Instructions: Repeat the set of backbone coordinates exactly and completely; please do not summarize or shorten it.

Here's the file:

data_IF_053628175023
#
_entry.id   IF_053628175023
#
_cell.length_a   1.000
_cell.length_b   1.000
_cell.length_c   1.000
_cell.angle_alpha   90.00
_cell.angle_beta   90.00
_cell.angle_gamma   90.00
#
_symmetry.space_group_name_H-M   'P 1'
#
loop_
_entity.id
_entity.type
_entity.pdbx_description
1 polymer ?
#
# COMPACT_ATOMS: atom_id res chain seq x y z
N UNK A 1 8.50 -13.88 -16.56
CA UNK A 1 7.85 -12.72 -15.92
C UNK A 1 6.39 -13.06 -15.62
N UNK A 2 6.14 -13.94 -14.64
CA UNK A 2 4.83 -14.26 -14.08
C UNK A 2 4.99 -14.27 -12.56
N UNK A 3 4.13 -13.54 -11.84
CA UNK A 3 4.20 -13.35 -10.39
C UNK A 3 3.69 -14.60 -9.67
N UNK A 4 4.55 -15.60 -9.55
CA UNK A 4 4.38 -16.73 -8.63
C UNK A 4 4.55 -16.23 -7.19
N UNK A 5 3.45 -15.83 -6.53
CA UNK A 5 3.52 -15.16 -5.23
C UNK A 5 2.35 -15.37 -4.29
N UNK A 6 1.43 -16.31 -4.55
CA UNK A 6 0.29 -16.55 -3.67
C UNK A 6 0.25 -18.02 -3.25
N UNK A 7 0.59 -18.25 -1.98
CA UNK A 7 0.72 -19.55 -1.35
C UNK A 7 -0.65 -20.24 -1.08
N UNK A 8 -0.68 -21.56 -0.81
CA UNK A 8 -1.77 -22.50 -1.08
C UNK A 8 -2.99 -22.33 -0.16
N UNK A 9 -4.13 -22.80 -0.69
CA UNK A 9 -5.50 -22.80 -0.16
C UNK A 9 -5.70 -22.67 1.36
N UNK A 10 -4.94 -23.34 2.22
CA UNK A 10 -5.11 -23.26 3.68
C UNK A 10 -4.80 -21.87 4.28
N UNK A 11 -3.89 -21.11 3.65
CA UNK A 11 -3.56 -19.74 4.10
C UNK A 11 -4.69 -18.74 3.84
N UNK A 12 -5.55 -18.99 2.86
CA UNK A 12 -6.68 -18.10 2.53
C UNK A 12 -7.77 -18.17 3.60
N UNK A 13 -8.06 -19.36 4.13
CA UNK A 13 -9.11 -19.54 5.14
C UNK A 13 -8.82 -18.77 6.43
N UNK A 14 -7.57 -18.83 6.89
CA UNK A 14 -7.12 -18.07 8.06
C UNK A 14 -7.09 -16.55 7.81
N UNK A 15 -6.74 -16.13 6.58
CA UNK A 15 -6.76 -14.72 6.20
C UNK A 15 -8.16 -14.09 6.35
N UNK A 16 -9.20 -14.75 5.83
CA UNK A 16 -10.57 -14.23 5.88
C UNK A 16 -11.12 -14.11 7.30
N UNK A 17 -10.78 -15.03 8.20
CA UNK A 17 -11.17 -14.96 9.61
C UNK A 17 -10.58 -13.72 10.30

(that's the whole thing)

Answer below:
data_IF_053628175023
#
_entry.id   IF_053628175023
#
_cell.length_a   1.000
_cell.length_b   1.000
_cell.length_c   1.000
_cell.angle_alpha   90.00
_cell.angle_beta   90.00
_cell.angle_gamma   90.00
#
_symmetry.space_group_name_H-M   'P 1'
#
loop_
_entity.id
_entity.type
_entity.pdbx_description
1 polymer ?
#
# COMPACT_ATOMS: atom_id res chain seq x y z
N UNK A 1 8.50 -13.88 -16.56
CA UNK A 1 7.85 -12.72 -15.92
C UNK A 1 6.39 -13.06 -15.62
N UNK A 2 6.14 -13.94 -14.64
CA UNK A 2 4.83 -14.26 -14.08
C UNK A 2 4.99 -14.27 -12.56
N UNK A 3 4.13 -13.54 -11.84
CA UNK A 3 4.20 -13.35 -10.39
C UNK A 3 3.69 -14.60 -9.67
N UNK A 4 4.55 -15.60 -9.55
CA UNK A 4 4.38 -16.73 -8.63
C UNK A 4 4.55 -16.23 -7.19
N UNK A 5 3.45 -15.83 -6.53
CA UNK A 5 3.52 -15.16 -5.23
C UNK A 5 2.35 -15.37 -4.29
N UNK A 6 1.43 -16.31 -4.55
CA UNK A 6 0.29 -16.55 -3.67
C UNK A 6 0.25 -18.02 -3.25
N UNK A 7 0.59 -18.25 -1.98
CA UNK A 7 0.72 -19.55 -1.35
C UNK A 7 -0.65 -20.24 -1.08
N UNK A 8 -0.68 -21.56 -0.81
CA UNK A 8 -1.77 -22.50 -1.08
C UNK A 8 -2.99 -22.33 -0.16
N UNK A 9 -4.13 -22.80 -0.69
CA UNK A 9 -5.50 -22.80 -0.16
C UNK A 9 -5.70 -22.67 1.36
N UNK A 10 -4.94 -23.34 2.22
CA UNK A 10 -5.11 -23.26 3.68
C UNK A 10 -4.80 -21.87 4.28
N UNK A 11 -3.89 -21.11 3.65
CA UNK A 11 -3.56 -19.74 4.10
C UNK A 11 -4.69 -18.74 3.84
N UNK A 12 -5.55 -18.99 2.86
CA UNK A 12 -6.68 -18.10 2.53
C UNK A 12 -7.77 -18.17 3.60
N UNK A 13 -8.06 -19.36 4.13
CA UNK A 13 -9.11 -19.54 5.14
C UNK A 13 -8.82 -18.77 6.43
N UNK A 14 -7.57 -18.83 6.89
CA UNK A 14 -7.12 -18.07 8.06
C UNK A 14 -7.09 -16.55 7.81
N UNK A 15 -6.74 -16.13 6.58
CA UNK A 15 -6.76 -14.72 6.20
C UNK A 15 -8.16 -14.09 6.35
N UNK A 16 -9.20 -14.75 5.83
CA UNK A 16 -10.57 -14.23 5.88
C UNK A 16 -11.12 -14.11 7.30
N UNK A 17 -10.78 -15.03 8.20
CA UNK A 17 -11.17 -14.96 9.61
C UNK A 17 -10.58 -13.72 10.30